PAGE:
fredag 20 november 2015

The origin of VW tuning – Type 115, 1939

Cut-away of the cylinder and head of the type 115. As can be seen it has a single overhead camshaft with a 74 mm bore and 40 mm intake valves. The bore size, with a 64 mm kdf crank makes 1101 cc. A rather odd displacement for a conpetition engine.

In the list of Porsche design numbers we can read that type 115 was a kdf based 1,1 litre engine with overhead cams, hemispherical combustion chambers and supercharger. Thus, a pretty advanced engine for its time, and as such a very interesting one for this blog! Perhaps it can also be seen as the grandfather of the Carrera engine?

Cut away drawing in which we can see the bevel gears and the shafts driving the over head cams. Even though the Carrera engine has twin cams per head the drive principle of the type 115 is not too far off.

But what was the background? Was it even intended for a kdf type car? Did it ever really exist?

Reading Chris Barber’s excellent book “The Birth of the Beetle” it is easy to believe it was a running prototype as a picture of what is supposed to be a type 115 engine in a kdf-wagen is published. However, looking closer at the picture we see a supercharged kdf engine with normal cylinder tin and what appears to be a standard case. For once the otherwise very correct Mr Barber seems to be wrong. What we see on the picture is a "normal" kdf-engine with a Roots type supercharger. As far as I know there are no known pictures of a completed type 115 engine.

The background why the project 115 was started I know very little about. My source has been able to measure the original engine block (yes it still exist) and confirms that if fits on a kdf-type transmission. He further claims that the case is very similar to its kdf sibling aside from the rear of the engine where the cam drive is. Thus it seems reasonable to believe that the type 115 was somehow connected to the kdf (race car) program rather than Porsches private sports car project (As the kdf-program was state owned Porsche was not allowed to use such parts in his own endeavors).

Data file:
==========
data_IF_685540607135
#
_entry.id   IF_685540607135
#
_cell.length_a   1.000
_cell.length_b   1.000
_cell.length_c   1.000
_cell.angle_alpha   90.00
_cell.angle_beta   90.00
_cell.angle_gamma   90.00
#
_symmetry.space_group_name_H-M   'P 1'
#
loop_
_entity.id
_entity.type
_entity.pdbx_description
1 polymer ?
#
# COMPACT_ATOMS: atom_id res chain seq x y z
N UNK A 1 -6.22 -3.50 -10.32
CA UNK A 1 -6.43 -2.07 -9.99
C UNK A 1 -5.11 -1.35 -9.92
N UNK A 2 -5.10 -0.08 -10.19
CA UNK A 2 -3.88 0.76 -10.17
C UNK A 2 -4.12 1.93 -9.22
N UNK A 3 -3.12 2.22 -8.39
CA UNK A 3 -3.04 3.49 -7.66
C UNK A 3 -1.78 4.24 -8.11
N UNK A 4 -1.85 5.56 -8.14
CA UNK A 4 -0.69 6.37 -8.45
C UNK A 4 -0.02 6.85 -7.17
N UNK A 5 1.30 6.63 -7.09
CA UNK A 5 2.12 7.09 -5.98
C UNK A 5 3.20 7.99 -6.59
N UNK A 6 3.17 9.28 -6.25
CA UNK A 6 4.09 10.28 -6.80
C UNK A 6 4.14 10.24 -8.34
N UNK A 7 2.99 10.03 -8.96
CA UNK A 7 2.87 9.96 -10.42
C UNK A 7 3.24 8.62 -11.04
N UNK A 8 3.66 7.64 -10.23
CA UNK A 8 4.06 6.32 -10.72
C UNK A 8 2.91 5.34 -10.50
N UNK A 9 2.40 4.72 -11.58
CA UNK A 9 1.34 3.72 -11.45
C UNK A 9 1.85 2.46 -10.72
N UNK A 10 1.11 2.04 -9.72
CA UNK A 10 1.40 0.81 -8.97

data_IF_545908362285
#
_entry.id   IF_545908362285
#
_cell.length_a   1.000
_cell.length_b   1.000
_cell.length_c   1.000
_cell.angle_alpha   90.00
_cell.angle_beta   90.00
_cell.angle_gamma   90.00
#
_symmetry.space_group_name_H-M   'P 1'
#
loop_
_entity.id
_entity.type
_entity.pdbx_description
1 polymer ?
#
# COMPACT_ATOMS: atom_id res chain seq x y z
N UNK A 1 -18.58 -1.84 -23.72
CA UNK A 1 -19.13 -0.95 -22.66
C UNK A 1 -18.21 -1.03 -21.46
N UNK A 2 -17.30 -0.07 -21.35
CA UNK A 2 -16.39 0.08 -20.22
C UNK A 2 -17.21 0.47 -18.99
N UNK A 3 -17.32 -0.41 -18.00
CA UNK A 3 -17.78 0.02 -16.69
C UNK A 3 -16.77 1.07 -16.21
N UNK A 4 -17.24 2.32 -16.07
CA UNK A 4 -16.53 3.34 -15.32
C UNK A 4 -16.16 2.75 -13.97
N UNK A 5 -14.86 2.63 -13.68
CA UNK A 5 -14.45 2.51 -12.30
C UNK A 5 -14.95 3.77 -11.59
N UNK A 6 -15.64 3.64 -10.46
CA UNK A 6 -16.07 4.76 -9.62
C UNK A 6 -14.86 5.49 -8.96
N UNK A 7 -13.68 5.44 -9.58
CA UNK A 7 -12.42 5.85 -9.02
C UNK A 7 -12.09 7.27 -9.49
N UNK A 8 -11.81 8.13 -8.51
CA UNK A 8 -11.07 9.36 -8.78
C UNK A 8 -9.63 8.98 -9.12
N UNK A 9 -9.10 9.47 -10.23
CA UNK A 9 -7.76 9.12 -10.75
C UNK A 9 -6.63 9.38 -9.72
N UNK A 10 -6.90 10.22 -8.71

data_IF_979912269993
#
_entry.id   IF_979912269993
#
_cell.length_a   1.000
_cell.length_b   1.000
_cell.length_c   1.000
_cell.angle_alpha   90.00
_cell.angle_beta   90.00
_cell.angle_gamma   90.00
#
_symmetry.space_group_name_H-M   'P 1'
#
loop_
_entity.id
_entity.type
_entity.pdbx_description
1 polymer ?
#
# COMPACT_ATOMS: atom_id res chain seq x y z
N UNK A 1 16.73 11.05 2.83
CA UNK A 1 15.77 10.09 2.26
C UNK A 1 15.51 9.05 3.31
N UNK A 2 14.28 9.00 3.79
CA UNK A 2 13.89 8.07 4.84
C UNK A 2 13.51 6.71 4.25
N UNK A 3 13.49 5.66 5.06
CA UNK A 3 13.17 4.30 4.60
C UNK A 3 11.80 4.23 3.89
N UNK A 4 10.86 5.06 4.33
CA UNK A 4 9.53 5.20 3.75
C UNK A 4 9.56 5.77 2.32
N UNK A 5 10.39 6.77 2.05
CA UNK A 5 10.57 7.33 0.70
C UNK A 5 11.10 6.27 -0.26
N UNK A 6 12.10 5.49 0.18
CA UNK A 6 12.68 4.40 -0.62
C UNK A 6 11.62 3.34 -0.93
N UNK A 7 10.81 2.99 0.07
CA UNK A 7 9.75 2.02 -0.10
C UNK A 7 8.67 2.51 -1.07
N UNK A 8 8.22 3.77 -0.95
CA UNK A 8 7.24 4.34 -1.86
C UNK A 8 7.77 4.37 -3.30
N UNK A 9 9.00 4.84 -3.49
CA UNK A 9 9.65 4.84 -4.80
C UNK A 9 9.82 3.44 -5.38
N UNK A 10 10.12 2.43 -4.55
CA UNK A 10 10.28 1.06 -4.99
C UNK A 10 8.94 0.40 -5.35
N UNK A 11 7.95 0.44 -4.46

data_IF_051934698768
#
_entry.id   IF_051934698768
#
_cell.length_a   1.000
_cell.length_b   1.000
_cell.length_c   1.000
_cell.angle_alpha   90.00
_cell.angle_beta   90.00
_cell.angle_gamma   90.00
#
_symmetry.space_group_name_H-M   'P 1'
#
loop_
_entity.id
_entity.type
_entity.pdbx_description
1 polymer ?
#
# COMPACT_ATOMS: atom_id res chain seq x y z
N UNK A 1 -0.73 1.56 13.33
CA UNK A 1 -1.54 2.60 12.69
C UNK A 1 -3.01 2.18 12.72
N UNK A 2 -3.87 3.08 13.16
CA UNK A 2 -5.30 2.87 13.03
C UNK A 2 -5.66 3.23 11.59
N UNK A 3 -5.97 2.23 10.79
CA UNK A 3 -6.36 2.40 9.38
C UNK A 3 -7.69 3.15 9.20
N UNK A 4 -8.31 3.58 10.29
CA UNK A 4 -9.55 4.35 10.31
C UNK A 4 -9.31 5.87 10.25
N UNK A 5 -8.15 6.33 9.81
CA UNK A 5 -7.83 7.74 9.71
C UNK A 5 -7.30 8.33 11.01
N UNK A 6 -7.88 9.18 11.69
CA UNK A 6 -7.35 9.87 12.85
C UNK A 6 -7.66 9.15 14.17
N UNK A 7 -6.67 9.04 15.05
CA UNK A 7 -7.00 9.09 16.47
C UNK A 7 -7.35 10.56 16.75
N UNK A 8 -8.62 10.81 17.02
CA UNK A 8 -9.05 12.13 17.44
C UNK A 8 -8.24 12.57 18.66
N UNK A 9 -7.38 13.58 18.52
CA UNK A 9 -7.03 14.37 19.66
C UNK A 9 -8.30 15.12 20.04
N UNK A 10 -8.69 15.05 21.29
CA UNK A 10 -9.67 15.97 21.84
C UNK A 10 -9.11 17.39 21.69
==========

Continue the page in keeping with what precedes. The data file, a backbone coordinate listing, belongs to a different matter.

The supercharger is of a centrifugal type throwing out air in one pipe for each cylinder bank.

Another view of the rather unusual supercharger

The assembly drawings I have access to are dated 28.8.1939 and 1.9.1939, only weeks before the Berlin-Rome event. My immediate conclusion was that the engine must have been aimed for a future race after the famous one. But, my source who has interviewed mr. Kaes, cousin of Ferry Porsche, claims that the documentation sometimes were made afterwards, thus the date doesn't mean that much. In any case my guess is that the Type 64 needed a more "normal" kdf-engine for Berlin-Rome due to propaganda reasons and that type 115 was aimed for a future race.

If there ever was a running engine, or even a complete one, I don’t know. But, it seems that most of the parts were manufactured at least. According to my source, Otto Mathé saved the parts when he emptied Porsche’s shelves of old prototype stuff in the 40’s. It would be a thrill to see those parts come alive one day!

The first page of the drawing lot that this blogpost was based upon.

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